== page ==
Tag Archives: Biba

All I Want For Christmas…

Is this:

Well, I think it takes way too long to wait for Christmas…

“Photographing fashion, British Style in the Sixties” is a collection of Britain’s most important sixties fashion images, that have remained unseen. Expect photo’s from  John Cowan, Terence Donovan, John French and Patrick Hunt, and clothing from Mary Quant, John Bates, Gina Fratini, Foale & Tuffin, Biba, Jean Muir, and Ossie Clark.

Photographing Fashion: British Style in the Sixties by Richard Lester, 192 pages, published by ACC Editions (31 Oct 2009), ISBN-10: 1851496009, ISBN-13: 978-1851496006.

You can buy it here and even here!


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Another Rebirth for Biba

Oh dear, this is I think the fourth time they try to bring Biba back to life. This time House of Fraser has bought the brand and it’s archives.


House of Fraser will introduce Biba to 30 department stores and online for autumn 2010. The collection will also include accessories, jewellery, footwear, homeware and fragrances. House of Fraser has stated that this time Biba would be “more accessible”.

The design team draws inspiration from Biba’s archives but updates the brand using modern technologies. “We will be making it a lot more appropriate for today and picking up an essence of Biba with flamboyant, sexy prints in silks, knits and dark denims with soft washes.”


fb4b_1 biba3The one and only 60’s/70’s Biba

There will be a Biba Blue range priced at £50 for denim and Biba Gold limited edition pieces priced at up to £200-plus.

I’m curious about the designs, unfortunately no preview yet. But it feels weird to see Biba continue without any involvement from the woman who started it all: Barbara Hulanicki (how about a second collection for Topshop?).

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Beyond Biba movie!

Girls, time to fuel our Biba obsession some more!


Beyond Biba is the first ever film entirely about Barbara Hulanicki. Her life and work has been sketchily documented in fragmentary newspaper features and various television programmes covering 1960s London culture and fashion, but she still remains very much one of those “where are they now?” figures. The re-publication of  her exraordinary autobiography From A to Biba by the V&A in 2007 reminded may of her seismic impact on the British fashion industry. The book however, brings the reader up to the year 1982, leaving a huge portion of her career unwritten. The film provides an invaluable glimpse into Barbara Hulanicky today, in the context of the contemporary world, rather than through the fugue of nostalgia that surrounds the 60s. The film features also amongst others; Kate Moss, Ron Wood, Molly Parkin and Twiggy.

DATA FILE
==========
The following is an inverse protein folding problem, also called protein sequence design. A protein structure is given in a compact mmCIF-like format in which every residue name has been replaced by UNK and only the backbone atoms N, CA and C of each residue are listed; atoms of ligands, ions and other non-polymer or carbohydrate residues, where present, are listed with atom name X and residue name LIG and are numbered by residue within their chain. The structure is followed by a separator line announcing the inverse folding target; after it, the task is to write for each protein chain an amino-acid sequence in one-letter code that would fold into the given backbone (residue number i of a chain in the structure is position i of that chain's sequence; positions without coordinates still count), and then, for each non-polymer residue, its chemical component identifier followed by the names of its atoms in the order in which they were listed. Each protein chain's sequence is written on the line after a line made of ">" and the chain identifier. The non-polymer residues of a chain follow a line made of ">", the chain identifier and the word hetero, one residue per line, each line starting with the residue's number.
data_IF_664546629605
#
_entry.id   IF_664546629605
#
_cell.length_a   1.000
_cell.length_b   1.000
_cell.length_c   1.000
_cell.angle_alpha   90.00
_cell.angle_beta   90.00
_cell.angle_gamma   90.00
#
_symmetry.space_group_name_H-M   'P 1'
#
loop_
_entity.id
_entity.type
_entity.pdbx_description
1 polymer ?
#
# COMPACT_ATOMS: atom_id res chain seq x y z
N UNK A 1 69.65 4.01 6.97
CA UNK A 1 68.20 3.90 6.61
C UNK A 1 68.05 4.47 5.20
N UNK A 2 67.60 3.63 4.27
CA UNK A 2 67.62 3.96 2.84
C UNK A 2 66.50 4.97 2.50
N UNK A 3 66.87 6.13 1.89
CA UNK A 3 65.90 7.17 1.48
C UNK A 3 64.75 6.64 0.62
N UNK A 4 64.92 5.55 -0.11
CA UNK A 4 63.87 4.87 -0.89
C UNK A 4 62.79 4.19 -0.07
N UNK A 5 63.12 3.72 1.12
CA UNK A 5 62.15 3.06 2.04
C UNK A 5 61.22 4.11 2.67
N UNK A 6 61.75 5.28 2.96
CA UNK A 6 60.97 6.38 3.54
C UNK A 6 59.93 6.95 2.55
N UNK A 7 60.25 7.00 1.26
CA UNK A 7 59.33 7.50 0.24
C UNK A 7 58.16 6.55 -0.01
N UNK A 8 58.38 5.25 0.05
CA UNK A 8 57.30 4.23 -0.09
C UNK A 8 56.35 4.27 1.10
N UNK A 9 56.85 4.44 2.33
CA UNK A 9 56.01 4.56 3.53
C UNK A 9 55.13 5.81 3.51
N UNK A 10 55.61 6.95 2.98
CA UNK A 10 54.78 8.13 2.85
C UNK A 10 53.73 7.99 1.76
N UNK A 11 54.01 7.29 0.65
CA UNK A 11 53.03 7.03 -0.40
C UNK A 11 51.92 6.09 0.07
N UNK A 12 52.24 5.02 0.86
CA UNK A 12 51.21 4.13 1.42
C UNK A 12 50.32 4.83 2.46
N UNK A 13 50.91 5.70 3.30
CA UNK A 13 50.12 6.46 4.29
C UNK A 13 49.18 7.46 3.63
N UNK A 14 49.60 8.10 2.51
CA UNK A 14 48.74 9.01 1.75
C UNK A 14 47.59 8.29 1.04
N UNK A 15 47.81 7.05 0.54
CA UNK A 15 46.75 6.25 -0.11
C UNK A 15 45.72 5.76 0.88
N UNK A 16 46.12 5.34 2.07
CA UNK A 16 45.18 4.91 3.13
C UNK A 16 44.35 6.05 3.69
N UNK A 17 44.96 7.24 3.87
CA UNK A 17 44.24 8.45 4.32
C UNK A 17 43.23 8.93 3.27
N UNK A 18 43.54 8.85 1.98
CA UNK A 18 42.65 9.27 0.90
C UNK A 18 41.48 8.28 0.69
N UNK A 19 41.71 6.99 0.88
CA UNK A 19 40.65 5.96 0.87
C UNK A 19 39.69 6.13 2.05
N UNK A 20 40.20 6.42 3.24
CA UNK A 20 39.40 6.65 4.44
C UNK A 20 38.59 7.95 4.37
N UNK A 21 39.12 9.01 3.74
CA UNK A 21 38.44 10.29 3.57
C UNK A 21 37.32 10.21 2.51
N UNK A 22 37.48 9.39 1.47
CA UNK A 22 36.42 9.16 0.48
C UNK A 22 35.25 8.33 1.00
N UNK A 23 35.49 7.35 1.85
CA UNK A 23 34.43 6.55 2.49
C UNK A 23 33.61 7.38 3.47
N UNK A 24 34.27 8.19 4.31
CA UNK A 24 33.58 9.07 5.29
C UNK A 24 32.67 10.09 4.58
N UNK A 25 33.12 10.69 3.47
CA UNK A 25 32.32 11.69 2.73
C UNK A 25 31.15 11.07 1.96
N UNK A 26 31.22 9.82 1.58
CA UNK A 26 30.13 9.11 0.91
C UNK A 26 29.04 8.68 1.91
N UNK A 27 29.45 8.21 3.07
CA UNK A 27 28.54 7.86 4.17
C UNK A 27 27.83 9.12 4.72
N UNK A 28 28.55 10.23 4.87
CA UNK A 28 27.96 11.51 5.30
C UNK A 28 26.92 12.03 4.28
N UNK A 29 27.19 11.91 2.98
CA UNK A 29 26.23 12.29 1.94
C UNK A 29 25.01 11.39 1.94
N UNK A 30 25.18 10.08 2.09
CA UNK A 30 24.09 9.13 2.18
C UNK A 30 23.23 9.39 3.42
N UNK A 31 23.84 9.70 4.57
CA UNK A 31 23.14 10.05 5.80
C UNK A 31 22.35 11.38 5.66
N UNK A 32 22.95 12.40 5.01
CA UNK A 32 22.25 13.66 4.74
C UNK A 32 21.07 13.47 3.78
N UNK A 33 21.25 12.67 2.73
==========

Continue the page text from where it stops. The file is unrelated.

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images from the trailer(which can be viewed on the website)


Progress reports such as info about screeinings and press of the Biba documentary can be followed also in the blogoshpere at http://beyondbibamovie.blogspot.com/

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The orange world of Barbara Hulanicki

I’m so very, very curious about the Barbara Hulanicki collection for Topshop, that I used my detective skills to find more about the collection (these detective skills are also very practical when you want to know more about potential boyfriends.  😉 While looking for info I read a lot about Barbara, and she’s a fascinating person. So more info in this post about her and her Topshop collection.

biba-4-uknown_165905sOrange dress. I really like the sleeves.  biba-bag_165907s

Large shopper bag, £25.

6a00e5508e95a9883301156f3b9f56970c-500wi4Printed minidress

6a00e5508e95a9883301156f3b33c2970c-500wi1Suede jacket (£125) with matching shorts

More about the collection: there seems to be a “good girl / bad girl” theme. There’s a T-shirt with an image of a hand holding the breasts (bad girl), and flowing chiffon dresses (good girl). Other items are printed chiffon blouses, skin-tight flares plastered in animal prints, three-quarter sleeve suede jackets and wide-leg jumpsuits with cutaway shoulders.

2395680178_45f3d0b4ceThe designer herself with Kate Moss

Barbara Hulanicki has said some really interesting things about her Biba past and this Topshop collaboration (she now lives in Miami, and works as an interior designer):

  • “Miami is a very fashion conscious town. It’s a bit booby here, there is a lot of showing of everything and the clothes are disco-cheesy and really, really skin-tight. The sun sends people a bit mad. My collection is a reaction against that– it’s got a more European aesthetic and it’s more about covering up – although maybe the blue leopard print was inspired by the city. I haven’t worn any of the collection yet, it’s awfully difficult to get a sample! There is a little suede jacket with shoulder pads that I want. We used small, perky shoulder pads a lot at Biba, but this new generation doesn’t know how to get them right because they have had this awful vision from Dallas and it’s not that at all.”
  • “Topshop works in the same way Biba did. Very simply, clothes go in and out, and God help you if you think too long about buying something because when you come back it will be gone. The originality and imagination that I saw in Biba is still going strong. I came over for London Fashion Week and the audience looked amazing, so individual. I gave Topshop lots of sketches, and having said they didn’t want Biba-style pieces, they chose all the 1960s and 1970s designs. I can’t get away from it. I’m not bothered though, I was completely in their hands – they know their market.”
  • “My work ethic has always been very strong in whatever project I’ve been involved in, and I think that’s down to my Polish roots. Poles just keep on going. I’ve never known an entire nation to work so hard; I think it’s a built-in national characteristic.”
  • “I don’t tend to think about the Biba era that much these days, although people always want to talk about it. People will come up to me and tell me more times than not that they stole something, and I say: “Good for you!””